An intriguing read with good storytelling, yet lacking descriptive detail
Just from the synopsis of Clover Autrey’s Highland Illusion, not much is explained about the actual story. On top of the vague description, the sweaty rugged man on the cover who stares at any reader screams “raunchy novel.” However, as every reader and non-reader knows: never judge a book by its cover and the seventh installment of Autrey’s Highland Sorcery series is not what it appears.
Grotesque creatures have traveled through time and humanity is on the brink of extinction. With the hope that the peace treaty made between vampires and humans still holds true, one human is sent to convince the largest vampire colony to join with the humans to fight these creatures before they destroy everyone. However, the human sent to confront the vampires is not a normal human: Lance Sheppard is a human with the ability to create magical illusions. After a traumatic past and a vow to never use his magic to harm, Lance is put in a position where he must unleash his powers to convince the head of the vampire colony to cooperate with the humans. If only it weren’t for the beautiful female vampire that keeps sidetracking him…
Highland Illusion contains so much, yet at the same time, not as much as it should. It is a story with so much potential and, with a bit more detail and a larger page count, a story that could easily stand on its own. However, upon learning it is part of a series of stories, a reader can see that there is more to, at least, part of the story and, for any reader being first introduced to the Highland Sorcery series through this story, it should be judged fairly and accordingly.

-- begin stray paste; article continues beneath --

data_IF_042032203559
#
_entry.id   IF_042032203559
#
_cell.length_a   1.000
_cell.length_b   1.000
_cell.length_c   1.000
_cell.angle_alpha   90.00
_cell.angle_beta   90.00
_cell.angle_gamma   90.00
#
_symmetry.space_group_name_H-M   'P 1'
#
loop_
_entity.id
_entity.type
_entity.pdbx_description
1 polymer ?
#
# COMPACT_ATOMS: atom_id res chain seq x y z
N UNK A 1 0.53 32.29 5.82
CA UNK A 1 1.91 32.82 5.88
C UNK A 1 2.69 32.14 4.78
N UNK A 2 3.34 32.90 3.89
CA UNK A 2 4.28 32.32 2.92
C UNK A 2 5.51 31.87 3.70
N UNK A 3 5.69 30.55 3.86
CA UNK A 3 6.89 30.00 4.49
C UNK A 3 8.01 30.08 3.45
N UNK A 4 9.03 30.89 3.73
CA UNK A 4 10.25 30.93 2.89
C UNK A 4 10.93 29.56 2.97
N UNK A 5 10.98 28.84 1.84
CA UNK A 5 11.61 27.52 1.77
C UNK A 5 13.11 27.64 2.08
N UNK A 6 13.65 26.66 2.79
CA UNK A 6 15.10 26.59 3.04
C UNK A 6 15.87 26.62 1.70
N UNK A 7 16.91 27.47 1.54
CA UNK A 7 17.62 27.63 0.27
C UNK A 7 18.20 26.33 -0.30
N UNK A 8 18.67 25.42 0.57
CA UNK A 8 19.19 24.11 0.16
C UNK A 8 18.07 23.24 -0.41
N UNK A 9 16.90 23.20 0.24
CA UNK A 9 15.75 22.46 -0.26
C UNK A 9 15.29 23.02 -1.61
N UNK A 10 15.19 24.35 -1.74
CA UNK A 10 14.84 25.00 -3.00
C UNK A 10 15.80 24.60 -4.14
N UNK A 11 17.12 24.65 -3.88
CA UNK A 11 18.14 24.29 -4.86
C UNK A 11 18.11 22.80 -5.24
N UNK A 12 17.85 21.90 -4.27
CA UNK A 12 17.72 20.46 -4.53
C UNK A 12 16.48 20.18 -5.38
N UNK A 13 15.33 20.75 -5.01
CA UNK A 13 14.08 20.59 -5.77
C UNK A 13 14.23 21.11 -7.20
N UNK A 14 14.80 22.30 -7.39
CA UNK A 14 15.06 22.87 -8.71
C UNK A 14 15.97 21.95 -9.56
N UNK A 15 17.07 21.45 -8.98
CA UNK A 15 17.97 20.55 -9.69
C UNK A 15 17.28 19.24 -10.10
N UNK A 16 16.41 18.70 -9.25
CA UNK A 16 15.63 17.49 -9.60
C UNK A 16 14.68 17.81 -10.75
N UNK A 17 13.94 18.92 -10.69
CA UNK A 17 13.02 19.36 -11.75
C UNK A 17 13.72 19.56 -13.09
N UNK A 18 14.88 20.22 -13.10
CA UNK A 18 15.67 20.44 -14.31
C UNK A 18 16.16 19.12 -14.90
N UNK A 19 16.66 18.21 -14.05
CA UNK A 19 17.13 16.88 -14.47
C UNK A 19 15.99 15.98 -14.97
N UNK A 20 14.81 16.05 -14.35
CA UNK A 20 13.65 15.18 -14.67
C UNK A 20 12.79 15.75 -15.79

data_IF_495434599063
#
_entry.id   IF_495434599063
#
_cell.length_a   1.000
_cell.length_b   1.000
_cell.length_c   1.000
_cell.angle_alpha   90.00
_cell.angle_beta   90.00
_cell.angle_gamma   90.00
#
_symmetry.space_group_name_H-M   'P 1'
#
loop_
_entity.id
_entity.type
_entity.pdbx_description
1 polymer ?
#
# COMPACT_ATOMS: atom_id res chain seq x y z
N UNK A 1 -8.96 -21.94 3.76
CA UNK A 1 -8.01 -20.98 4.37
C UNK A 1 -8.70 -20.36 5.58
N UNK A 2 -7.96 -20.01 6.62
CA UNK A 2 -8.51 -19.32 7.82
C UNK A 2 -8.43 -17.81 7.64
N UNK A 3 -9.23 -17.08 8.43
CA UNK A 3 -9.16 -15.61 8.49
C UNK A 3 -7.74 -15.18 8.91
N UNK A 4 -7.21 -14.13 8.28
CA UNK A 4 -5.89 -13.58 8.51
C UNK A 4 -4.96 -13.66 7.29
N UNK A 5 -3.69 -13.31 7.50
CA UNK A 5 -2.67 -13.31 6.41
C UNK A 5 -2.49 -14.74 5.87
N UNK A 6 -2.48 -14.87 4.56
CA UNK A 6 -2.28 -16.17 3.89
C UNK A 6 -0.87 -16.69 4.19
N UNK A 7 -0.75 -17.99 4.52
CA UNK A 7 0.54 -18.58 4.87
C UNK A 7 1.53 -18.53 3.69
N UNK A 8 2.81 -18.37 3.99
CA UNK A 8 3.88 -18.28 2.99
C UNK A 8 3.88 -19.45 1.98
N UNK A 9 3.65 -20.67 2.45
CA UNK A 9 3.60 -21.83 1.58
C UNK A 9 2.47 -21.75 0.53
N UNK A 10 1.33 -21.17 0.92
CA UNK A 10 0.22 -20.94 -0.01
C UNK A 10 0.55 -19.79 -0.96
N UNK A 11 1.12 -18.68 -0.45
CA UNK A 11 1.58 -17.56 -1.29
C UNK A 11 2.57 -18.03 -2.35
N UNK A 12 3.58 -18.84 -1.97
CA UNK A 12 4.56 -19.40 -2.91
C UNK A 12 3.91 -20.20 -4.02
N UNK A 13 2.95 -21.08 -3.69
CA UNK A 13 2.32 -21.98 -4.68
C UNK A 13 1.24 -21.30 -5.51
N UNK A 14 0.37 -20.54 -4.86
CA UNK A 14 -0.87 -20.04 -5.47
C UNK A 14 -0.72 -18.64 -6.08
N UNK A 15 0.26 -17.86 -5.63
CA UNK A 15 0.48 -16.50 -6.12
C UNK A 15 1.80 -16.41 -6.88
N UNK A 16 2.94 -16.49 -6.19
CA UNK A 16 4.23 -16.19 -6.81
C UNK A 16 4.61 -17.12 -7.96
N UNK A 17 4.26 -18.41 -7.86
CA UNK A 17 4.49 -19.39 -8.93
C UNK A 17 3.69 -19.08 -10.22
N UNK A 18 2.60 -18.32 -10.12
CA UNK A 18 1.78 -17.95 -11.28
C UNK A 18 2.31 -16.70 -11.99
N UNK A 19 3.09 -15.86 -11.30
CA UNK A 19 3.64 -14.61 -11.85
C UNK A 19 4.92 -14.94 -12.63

The story itself is rather intriguing and, even with six other books before this one, it is written in a way where the reader can catch up relatively quickly on current events happening within the series as a whole. Autrey’s writing style is refreshing for she jumps right to the point of her story, beginning with the action the synopsis promised rather than spending several chapters just setting up for what is to come. Yet another wonderful attribute of Autrey’s style is the quick pace. She keeps the story moving and readers will find themselves finishing the book relatively quickly. Along with this quick pace being wonderful, it is also a bit of a let-down for those readers who wish to take their time and learn more about what is happening outside of the relationship between the main two characters, Lance and Celestine.
A wonderful surprise that may catch readers off guard is the fact that Highland Illusion is not a steamy, raunchy romance novel, but rather an apocalyptic romance story. For readers looking for an actual story with romance rather than constant sensual love-making scenes, readers will find it in Autrey’s story. Dystopian novels have always been popular and have been increasing in number over the last few years and Autrey’s story offers two popular categories that many readers, especially female readers, will be instantly drawn to: paranormal romance and an apocalyptic setting.